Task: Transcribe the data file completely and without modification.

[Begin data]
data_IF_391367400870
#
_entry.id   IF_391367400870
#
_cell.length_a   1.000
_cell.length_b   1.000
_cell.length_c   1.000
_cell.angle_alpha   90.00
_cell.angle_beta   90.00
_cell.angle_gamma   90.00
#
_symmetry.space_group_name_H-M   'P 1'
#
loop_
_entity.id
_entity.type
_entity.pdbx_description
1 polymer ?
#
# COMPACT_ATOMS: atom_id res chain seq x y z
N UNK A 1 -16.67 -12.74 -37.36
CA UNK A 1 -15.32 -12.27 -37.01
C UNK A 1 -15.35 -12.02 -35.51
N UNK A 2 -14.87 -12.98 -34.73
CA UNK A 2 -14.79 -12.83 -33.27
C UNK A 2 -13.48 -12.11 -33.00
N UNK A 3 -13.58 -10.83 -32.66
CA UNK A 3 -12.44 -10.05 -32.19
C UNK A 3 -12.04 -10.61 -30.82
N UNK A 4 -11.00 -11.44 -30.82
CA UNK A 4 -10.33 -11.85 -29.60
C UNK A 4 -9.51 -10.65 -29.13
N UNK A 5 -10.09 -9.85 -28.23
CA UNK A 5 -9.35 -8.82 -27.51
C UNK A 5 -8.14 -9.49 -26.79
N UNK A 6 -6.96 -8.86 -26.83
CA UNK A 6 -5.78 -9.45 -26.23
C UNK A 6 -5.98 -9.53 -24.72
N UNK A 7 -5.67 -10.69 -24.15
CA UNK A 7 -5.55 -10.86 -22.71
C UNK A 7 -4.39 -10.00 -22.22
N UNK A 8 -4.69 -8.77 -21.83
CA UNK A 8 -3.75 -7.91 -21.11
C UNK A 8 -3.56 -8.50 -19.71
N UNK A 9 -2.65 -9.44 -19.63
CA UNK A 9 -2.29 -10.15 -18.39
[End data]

data_IF_391367400870
#
_entry.id   IF_391367400870
#
_cell.length_a   1.000
_cell.length_b   1.000
_cell.length_c   1.000
_cell.angle_alpha   90.00
_cell.angle_beta   90.00
_cell.angle_gamma   90.00
#
_symmetry.space_group_name_H-M   'P 1'
#
loop_
_entity.id
_entity.type
_entity.pdbx_description
1 polymer ?
#
# COMPACT_ATOMS: atom_id res chain seq x y z
N UNK A 1 -16.67 -12.74 -37.36
CA UNK A 1 -15.32 -12.27 -37.01
C UNK A 1 -15.35 -12.02 -35.51
N UNK A 2 -14.87 -12.98 -34.73
CA UNK A 2 -14.79 -12.83 -33.27
C UNK A 2 -13.48 -12.11 -33.00
N UNK A 3 -13.58 -10.83 -32.66
CA UNK A 3 -12.44 -10.05 -32.19
C UNK A 3 -12.04 -10.61 -30.82
N UNK A 4 -11.00 -11.44 -30.82
CA UNK A 4 -10.33 -11.85 -29.60
C UNK A 4 -9.51 -10.65 -29.13
N UNK A 5 -10.09 -9.85 -28.23
CA UNK A 5 -9.35 -8.82 -27.51
C UNK A 5 -8.14 -9.49 -26.79
N UNK A 6 -6.96 -8.86 -26.83
CA UNK A 6 -5.78 -9.45 -26.23
C UNK A 6 -5.98 -9.53 -24.72
N UNK A 7 -5.67 -10.69 -24.15
CA UNK A 7 -5.55 -10.86 -22.71
C UNK A 7 -4.39 -10.00 -22.22
N UNK A 8 -4.69 -8.77 -21.83
CA UNK A 8 -3.75 -7.91 -21.11
C UNK A 8 -3.56 -8.50 -19.71
N UNK A 9 -2.65 -9.44 -19.63
CA UNK A 9 -2.29 -10.15 -18.39